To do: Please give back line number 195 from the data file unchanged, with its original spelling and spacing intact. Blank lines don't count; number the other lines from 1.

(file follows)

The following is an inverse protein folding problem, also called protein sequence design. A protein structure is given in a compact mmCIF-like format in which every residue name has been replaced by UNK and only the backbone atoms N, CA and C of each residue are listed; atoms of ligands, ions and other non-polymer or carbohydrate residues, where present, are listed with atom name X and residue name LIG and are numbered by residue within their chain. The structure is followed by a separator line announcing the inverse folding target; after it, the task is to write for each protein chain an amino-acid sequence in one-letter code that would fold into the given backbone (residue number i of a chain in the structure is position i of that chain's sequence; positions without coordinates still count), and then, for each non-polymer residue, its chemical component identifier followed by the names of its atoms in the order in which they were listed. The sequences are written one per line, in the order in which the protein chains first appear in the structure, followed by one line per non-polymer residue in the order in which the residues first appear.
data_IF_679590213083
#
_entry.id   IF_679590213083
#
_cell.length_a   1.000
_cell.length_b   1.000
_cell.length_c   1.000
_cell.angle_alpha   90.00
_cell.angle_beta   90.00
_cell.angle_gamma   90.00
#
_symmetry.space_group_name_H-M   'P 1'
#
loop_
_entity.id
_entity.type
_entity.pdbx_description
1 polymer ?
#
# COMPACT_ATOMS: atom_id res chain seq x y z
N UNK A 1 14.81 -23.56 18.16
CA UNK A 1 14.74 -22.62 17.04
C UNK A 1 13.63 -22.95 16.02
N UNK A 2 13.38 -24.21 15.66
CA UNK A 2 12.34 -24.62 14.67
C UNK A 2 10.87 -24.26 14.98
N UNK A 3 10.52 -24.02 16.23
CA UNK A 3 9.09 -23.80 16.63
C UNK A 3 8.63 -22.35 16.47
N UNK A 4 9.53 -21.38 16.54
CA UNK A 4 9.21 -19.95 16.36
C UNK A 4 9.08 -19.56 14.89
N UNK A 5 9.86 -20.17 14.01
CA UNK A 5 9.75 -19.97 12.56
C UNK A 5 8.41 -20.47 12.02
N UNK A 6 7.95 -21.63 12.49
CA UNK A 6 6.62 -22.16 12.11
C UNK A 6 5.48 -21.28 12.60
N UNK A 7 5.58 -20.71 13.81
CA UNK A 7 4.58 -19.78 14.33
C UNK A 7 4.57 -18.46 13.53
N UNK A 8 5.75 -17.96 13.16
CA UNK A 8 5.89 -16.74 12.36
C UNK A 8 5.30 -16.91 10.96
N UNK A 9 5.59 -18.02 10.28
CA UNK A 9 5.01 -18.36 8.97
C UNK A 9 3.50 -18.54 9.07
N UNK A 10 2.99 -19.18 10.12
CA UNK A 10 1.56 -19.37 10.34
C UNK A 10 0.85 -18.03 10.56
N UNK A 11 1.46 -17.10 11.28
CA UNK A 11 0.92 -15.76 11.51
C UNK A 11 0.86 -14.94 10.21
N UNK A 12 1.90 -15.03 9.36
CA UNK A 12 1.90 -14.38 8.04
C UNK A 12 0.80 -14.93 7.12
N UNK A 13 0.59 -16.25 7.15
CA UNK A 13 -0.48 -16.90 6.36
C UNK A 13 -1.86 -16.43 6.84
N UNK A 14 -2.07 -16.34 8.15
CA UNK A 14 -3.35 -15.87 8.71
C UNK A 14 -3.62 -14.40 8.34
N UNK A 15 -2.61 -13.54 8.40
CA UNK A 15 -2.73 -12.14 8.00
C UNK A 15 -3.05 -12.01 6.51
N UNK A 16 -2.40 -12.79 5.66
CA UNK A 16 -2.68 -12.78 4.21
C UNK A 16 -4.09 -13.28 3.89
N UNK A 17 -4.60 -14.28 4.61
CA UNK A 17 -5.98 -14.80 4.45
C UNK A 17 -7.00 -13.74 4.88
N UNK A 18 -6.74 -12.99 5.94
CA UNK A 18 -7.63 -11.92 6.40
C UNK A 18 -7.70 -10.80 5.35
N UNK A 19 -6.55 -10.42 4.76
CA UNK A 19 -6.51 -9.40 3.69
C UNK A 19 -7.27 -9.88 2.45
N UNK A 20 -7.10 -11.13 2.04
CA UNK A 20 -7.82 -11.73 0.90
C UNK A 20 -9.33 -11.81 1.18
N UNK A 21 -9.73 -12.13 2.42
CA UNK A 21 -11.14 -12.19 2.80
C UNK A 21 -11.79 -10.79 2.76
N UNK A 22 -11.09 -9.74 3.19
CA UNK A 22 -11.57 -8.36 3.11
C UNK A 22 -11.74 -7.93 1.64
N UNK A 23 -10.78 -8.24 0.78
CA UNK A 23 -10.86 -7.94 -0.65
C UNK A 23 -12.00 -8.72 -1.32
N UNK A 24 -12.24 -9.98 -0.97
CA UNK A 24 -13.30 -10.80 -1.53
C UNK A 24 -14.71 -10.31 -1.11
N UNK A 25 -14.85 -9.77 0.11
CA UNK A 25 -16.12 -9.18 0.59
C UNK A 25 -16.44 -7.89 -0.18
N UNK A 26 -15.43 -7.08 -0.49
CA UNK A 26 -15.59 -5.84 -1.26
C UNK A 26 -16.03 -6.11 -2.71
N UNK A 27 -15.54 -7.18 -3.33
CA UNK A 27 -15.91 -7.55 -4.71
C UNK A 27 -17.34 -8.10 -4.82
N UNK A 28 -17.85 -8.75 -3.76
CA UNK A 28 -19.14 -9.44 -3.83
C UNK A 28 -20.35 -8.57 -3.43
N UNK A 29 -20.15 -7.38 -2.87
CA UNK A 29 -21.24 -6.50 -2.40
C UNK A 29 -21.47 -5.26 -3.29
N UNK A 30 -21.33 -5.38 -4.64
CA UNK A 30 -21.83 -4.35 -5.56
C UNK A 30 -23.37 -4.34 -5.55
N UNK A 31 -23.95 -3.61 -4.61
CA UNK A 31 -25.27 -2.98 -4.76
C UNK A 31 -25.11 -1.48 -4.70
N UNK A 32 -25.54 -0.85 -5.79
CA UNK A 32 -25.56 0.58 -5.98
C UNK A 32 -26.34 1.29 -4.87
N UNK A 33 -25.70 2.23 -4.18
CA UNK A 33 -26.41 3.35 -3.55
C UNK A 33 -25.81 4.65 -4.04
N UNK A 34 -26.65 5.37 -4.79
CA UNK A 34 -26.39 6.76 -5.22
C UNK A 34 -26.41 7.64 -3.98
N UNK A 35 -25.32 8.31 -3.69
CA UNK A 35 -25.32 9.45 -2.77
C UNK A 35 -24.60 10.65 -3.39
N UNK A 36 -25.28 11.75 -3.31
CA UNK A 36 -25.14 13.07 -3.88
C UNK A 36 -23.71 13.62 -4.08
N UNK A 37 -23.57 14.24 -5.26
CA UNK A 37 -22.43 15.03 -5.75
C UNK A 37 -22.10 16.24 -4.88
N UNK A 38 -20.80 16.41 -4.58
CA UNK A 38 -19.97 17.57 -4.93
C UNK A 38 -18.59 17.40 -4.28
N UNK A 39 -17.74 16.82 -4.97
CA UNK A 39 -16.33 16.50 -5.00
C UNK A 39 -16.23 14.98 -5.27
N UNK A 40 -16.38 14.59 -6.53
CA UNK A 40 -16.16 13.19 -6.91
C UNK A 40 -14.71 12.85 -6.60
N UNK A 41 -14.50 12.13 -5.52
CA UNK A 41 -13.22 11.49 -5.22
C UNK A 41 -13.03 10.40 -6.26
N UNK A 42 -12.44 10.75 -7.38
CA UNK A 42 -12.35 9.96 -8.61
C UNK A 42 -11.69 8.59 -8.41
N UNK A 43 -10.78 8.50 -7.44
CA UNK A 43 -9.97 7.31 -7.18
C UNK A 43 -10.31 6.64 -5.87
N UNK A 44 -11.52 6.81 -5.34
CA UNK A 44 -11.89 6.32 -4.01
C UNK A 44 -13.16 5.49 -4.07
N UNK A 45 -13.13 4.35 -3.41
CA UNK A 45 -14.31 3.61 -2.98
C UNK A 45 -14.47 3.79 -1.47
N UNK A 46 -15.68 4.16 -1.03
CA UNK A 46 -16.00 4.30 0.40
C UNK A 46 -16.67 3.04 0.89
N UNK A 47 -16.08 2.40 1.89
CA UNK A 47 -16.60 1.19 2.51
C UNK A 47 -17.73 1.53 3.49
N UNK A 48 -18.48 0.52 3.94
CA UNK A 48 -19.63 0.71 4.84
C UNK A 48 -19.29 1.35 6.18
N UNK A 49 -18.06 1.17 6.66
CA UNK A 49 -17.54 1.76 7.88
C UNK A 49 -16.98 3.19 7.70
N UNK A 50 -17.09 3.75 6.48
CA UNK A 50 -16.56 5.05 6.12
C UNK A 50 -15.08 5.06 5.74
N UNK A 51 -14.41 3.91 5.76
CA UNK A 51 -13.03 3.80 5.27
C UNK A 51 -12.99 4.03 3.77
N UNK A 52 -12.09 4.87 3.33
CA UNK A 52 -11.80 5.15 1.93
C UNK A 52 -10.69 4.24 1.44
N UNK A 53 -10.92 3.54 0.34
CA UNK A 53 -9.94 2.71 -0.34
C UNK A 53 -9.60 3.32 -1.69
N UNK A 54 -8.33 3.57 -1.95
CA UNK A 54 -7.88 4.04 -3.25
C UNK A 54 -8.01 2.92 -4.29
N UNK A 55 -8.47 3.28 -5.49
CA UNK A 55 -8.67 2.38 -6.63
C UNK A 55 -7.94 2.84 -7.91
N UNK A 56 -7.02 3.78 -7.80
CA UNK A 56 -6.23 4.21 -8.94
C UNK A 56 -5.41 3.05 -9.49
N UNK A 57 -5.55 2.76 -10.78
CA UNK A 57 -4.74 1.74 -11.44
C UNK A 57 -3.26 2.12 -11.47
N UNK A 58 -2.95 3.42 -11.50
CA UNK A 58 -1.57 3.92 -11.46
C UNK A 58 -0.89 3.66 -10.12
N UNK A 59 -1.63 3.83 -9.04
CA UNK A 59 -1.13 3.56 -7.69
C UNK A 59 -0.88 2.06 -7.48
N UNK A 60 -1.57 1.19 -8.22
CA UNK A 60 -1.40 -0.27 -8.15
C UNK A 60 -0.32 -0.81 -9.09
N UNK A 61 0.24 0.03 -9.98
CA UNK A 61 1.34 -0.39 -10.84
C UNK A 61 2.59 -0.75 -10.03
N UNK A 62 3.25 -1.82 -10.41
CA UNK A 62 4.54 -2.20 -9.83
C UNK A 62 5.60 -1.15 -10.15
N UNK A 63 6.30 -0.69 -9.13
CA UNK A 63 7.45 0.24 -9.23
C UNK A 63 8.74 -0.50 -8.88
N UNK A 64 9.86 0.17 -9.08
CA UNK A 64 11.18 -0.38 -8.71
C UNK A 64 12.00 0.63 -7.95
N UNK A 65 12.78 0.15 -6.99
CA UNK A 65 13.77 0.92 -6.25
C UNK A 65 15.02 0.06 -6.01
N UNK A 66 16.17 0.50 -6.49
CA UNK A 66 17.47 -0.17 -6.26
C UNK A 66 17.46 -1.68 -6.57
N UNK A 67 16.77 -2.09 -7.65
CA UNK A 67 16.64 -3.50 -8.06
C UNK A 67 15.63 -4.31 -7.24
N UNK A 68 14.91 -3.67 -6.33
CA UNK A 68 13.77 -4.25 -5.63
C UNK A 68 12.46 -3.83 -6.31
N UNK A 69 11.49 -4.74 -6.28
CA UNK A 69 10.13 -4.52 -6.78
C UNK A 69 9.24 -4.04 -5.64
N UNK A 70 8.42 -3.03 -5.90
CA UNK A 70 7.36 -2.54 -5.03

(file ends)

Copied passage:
C UNK A 58 -0.89 3.66 -10.12